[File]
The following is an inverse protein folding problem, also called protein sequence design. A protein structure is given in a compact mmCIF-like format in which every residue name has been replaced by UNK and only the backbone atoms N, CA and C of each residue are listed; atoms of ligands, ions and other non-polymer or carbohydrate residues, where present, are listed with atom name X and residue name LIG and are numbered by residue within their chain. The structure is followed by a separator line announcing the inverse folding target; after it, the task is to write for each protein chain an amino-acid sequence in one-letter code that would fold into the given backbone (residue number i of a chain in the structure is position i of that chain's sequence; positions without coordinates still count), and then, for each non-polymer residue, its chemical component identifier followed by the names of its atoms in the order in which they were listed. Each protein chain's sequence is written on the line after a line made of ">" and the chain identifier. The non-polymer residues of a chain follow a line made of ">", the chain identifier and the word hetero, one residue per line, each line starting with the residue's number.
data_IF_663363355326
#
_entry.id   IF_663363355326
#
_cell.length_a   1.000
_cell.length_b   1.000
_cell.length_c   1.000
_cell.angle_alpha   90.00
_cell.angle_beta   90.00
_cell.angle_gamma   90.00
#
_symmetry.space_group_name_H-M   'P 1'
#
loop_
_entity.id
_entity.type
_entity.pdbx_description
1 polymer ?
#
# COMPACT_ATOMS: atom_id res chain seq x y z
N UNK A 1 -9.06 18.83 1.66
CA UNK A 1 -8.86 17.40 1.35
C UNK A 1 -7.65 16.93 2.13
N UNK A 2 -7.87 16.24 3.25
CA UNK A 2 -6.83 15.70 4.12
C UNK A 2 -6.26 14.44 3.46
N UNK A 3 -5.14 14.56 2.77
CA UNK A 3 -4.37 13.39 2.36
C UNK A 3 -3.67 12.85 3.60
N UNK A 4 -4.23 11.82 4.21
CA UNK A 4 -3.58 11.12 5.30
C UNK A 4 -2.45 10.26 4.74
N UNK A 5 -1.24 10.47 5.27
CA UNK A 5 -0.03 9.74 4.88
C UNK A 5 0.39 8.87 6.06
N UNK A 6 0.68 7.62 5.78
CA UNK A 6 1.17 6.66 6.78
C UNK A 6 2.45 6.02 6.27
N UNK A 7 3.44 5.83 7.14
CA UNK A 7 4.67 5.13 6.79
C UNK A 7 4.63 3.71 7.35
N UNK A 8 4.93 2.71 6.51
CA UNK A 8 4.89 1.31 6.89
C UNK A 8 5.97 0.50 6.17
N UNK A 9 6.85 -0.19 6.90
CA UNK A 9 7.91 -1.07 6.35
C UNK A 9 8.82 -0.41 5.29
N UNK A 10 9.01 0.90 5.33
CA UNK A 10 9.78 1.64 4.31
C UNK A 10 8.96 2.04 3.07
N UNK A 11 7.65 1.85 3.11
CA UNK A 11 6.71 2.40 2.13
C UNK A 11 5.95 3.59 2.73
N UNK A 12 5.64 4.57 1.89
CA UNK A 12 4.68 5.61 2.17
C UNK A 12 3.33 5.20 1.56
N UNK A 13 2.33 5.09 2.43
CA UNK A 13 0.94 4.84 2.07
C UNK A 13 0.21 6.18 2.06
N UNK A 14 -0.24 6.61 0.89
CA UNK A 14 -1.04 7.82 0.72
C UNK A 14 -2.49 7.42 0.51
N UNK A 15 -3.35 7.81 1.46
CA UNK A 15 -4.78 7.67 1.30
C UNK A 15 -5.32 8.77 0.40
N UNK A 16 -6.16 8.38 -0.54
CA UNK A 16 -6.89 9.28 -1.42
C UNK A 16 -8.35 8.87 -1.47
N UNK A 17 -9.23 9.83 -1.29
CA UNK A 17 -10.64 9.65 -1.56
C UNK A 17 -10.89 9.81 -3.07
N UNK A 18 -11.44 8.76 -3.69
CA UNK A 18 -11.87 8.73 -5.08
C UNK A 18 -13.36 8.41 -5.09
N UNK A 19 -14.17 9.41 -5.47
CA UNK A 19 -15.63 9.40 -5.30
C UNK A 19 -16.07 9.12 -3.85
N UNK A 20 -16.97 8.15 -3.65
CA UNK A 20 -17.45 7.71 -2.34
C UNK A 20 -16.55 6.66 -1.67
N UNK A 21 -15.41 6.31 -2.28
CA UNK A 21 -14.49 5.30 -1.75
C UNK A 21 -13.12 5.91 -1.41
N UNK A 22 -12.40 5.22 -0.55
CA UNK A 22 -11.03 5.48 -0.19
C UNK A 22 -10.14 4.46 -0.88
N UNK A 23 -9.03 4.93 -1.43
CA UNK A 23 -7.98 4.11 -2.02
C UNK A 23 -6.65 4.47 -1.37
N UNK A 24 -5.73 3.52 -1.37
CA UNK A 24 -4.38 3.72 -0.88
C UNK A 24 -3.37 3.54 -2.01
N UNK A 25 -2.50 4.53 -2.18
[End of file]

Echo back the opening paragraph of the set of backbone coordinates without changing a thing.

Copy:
The following is an inverse protein folding problem, also called protein sequence design. A protein structure is given in a compact mmCIF-like format in which every residue name has been replaced by UNK and only the backbone atoms N, CA and C of each residue are listed; atoms of ligands, ions and other non-polymer or carbohydrate residues, where present, are listed with atom name X and residue name LIG and are numbered by residue within their chain. The structure is followed by a separator line announcing the inverse folding target; after it, the task is to write for each protein chain an amino-acid sequence in one-letter code that would fold into the given backbone (residue number i of a chain in the structure is position i of that chain's sequence; positions without coordinates still count), and then, for each non-polymer residue, its chemical component identifier followed by the names of its atoms in the order in which they were listed. Each protein chain's sequence is written on the line after a line made of ">" and the chain identifier. The non-polymer residues of a chain follow a line made of ">", the chain identifier and the word hetero, one residue per line, each line starting with the residue's number.